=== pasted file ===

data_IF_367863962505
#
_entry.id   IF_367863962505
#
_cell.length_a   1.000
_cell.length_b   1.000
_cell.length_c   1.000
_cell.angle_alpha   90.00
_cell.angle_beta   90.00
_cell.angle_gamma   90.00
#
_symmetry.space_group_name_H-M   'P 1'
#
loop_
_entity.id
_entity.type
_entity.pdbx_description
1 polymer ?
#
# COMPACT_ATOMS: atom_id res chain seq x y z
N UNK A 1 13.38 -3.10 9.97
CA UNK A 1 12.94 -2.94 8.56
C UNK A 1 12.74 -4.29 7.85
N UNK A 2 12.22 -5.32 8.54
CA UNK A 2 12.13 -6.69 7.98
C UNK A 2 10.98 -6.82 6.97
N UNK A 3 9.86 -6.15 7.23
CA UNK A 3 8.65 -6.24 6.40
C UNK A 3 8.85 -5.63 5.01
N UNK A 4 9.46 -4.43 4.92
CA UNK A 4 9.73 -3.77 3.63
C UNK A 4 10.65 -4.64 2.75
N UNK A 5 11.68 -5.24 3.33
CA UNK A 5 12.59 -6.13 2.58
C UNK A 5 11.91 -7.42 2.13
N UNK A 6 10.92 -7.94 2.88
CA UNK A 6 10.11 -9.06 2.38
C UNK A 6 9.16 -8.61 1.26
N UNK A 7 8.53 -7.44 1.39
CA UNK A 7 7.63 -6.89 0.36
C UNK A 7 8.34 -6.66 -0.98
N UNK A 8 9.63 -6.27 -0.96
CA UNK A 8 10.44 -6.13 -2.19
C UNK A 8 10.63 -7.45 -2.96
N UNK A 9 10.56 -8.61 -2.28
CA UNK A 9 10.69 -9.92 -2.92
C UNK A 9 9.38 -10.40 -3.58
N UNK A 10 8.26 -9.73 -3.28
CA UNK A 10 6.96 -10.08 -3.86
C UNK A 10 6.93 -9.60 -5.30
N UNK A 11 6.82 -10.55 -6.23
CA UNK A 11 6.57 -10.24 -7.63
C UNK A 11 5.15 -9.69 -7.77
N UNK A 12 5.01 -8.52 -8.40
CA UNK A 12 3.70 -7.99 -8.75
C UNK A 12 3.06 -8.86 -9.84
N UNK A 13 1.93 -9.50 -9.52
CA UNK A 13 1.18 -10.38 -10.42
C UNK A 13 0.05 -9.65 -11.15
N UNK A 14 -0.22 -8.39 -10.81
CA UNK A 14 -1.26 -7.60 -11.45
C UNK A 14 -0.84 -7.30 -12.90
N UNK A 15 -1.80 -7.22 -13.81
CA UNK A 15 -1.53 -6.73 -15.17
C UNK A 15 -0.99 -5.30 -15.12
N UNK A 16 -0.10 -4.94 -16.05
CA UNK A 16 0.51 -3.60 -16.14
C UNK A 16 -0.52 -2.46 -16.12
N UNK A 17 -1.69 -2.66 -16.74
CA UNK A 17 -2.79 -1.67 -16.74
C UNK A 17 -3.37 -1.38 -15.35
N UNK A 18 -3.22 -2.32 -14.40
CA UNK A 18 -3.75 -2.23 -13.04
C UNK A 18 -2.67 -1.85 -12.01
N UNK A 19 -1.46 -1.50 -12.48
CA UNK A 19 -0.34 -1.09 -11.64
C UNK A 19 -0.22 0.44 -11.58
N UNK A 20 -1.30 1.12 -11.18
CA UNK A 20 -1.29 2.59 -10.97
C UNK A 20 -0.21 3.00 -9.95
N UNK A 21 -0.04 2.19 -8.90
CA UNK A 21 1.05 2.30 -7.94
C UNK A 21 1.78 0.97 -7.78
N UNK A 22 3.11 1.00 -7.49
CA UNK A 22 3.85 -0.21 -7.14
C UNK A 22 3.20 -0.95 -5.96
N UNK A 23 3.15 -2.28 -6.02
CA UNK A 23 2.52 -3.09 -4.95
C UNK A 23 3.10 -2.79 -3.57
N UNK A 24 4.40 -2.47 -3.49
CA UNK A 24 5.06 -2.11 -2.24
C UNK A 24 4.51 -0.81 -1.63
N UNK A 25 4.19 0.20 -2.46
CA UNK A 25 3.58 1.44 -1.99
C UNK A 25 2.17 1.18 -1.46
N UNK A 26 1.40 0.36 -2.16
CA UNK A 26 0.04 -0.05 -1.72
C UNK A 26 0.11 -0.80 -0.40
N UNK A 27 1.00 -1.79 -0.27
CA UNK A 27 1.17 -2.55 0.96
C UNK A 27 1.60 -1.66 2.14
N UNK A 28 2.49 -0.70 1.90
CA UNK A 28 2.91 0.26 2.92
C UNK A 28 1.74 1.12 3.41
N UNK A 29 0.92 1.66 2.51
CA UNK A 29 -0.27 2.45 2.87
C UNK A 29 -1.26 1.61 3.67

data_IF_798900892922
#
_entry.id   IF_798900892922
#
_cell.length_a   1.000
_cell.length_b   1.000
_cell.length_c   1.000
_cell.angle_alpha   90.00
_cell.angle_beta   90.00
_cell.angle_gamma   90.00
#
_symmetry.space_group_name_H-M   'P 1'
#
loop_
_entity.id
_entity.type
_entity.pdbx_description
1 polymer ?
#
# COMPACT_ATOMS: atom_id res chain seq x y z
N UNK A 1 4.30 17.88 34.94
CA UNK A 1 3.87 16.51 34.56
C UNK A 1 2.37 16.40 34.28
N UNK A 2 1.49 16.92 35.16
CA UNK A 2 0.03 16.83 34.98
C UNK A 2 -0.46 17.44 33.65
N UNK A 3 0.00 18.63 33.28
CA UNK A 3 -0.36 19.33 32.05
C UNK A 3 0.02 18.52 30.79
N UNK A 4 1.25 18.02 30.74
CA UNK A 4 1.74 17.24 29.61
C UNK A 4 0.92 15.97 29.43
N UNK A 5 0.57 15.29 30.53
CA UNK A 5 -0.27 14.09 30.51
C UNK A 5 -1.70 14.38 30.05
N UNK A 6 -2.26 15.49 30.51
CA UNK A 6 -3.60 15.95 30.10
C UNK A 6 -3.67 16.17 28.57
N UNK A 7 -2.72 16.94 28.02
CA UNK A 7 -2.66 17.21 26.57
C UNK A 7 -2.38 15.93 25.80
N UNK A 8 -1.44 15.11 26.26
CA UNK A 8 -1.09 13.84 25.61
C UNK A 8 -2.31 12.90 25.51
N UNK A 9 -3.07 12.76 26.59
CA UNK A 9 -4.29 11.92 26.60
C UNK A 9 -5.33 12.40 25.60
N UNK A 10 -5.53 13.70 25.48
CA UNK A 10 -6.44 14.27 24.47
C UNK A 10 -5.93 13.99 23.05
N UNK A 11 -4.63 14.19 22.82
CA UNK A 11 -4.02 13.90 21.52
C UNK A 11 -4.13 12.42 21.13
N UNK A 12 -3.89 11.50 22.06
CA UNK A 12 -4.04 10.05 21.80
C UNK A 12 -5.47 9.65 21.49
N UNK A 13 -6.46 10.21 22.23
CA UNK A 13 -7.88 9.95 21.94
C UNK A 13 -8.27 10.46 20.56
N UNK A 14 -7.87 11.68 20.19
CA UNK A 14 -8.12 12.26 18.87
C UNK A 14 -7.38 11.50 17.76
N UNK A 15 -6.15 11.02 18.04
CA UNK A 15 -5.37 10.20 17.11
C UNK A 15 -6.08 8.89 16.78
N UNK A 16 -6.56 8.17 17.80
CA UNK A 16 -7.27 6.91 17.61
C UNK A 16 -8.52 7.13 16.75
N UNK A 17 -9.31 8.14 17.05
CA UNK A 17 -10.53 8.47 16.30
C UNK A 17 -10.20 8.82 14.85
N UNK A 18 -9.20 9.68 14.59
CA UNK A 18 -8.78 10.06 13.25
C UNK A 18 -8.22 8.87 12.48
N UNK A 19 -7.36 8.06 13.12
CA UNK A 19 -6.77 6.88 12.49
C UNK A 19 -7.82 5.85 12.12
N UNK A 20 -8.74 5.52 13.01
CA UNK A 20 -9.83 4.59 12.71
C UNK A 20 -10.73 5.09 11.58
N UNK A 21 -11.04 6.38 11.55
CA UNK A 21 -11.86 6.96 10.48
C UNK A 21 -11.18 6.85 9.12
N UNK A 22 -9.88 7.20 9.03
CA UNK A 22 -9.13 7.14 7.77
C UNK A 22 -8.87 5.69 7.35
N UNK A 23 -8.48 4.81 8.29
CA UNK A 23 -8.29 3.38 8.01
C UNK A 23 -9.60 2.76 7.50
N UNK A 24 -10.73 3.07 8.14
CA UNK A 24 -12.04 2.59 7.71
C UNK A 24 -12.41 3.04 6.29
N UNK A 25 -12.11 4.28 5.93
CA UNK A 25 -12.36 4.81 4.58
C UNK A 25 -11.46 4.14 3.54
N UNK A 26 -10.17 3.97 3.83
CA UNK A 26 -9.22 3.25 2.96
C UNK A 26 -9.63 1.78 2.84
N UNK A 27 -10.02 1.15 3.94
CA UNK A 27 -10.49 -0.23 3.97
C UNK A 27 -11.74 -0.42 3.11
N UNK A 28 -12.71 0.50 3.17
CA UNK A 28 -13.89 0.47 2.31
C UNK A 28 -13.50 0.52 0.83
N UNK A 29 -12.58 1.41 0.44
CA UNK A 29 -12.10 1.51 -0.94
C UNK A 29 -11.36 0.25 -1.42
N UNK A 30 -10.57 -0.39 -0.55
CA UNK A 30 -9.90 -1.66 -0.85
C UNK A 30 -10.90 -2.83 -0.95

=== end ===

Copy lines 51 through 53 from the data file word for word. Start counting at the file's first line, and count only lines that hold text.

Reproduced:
N UNK A 11 6.82 -10.55 -6.23
CA UNK A 11 6.57 -10.24 -7.63
C UNK A 11 5.15 -9.69 -7.77